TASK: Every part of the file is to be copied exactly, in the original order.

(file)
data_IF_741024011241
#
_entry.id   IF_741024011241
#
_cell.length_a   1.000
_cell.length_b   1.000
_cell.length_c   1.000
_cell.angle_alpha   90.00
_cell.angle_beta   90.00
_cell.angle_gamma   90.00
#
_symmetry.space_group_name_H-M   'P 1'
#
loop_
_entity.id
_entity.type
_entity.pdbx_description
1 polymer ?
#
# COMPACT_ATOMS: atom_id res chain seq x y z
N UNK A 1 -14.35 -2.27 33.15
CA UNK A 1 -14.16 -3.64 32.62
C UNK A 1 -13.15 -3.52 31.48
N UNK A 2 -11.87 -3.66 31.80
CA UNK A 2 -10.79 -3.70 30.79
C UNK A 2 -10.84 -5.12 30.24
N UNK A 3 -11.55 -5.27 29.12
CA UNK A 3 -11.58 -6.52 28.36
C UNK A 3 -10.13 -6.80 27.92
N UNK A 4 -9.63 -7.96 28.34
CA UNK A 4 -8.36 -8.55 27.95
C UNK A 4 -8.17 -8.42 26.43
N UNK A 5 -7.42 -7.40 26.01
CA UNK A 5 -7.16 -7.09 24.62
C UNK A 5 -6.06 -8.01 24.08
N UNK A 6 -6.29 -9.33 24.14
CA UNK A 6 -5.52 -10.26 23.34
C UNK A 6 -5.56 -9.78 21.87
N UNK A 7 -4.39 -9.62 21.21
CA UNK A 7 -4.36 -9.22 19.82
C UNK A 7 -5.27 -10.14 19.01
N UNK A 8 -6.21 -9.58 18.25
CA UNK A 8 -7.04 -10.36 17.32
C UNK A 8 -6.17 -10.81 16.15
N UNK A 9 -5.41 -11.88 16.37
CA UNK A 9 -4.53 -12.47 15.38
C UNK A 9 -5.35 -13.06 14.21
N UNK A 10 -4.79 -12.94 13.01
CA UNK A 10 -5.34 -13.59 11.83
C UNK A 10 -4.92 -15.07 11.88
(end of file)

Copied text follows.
data_IF_741024011241
#
_entry.id   IF_741024011241
#
_cell.length_a   1.000
_cell.length_b   1.000
_cell.length_c   1.000
_cell.angle_alpha   90.00
_cell.angle_beta   90.00
_cell.angle_gamma   90.00
#
_symmetry.space_group_name_H-M   'P 1'
#
loop_
_entity.id
_entity.type
_entity.pdbx_description
1 polymer ?
#
# COMPACT_ATOMS: atom_id res chain seq x y z
N UNK A 1 -14.35 -2.27 33.15
CA UNK A 1 -14.16 -3.64 32.62
C UNK A 1 -13.15 -3.52 31.48
N UNK A 2 -11.87 -3.66 31.80
CA UNK A 2 -10.79 -3.70 30.79
C UNK A 2 -10.84 -5.12 30.24
N UNK A 3 -11.55 -5.27 29.12
CA UNK A 3 -11.58 -6.52 28.36
C UNK A 3 -10.13 -6.80 27.92
N UNK A 4 -9.63 -7.96 28.34
CA UNK A 4 -8.36 -8.55 27.95
C UNK A 4 -8.17 -8.42 26.43
N UNK A 5 -7.42 -7.40 26.01
CA UNK A 5 -7.16 -7.09 24.62
C UNK A 5 -6.06 -8.01 24.08
N UNK A 6 -6.29 -9.33 24.14
CA UNK A 6 -5.52 -10.26 23.34
C UNK A 6 -5.56 -9.78 21.87
N UNK A 7 -4.39 -9.62 21.21
CA UNK A 7 -4.36 -9.22 19.82
C UNK A 7 -5.27 -10.14 19.01
N UNK A 8 -6.21 -9.58 18.25
CA UNK A 8 -7.04 -10.36 17.32
C UNK A 8 -6.17 -10.81 16.15
N UNK A 9 -5.41 -11.88 16.37
CA UNK A 9 -4.53 -12.47 15.38
C UNK A 9 -5.35 -13.06 14.21
N UNK A 10 -4.79 -12.94 13.01
CA UNK A 10 -5.34 -13.59 11.83
C UNK A 10 -4.92 -15.07 11.88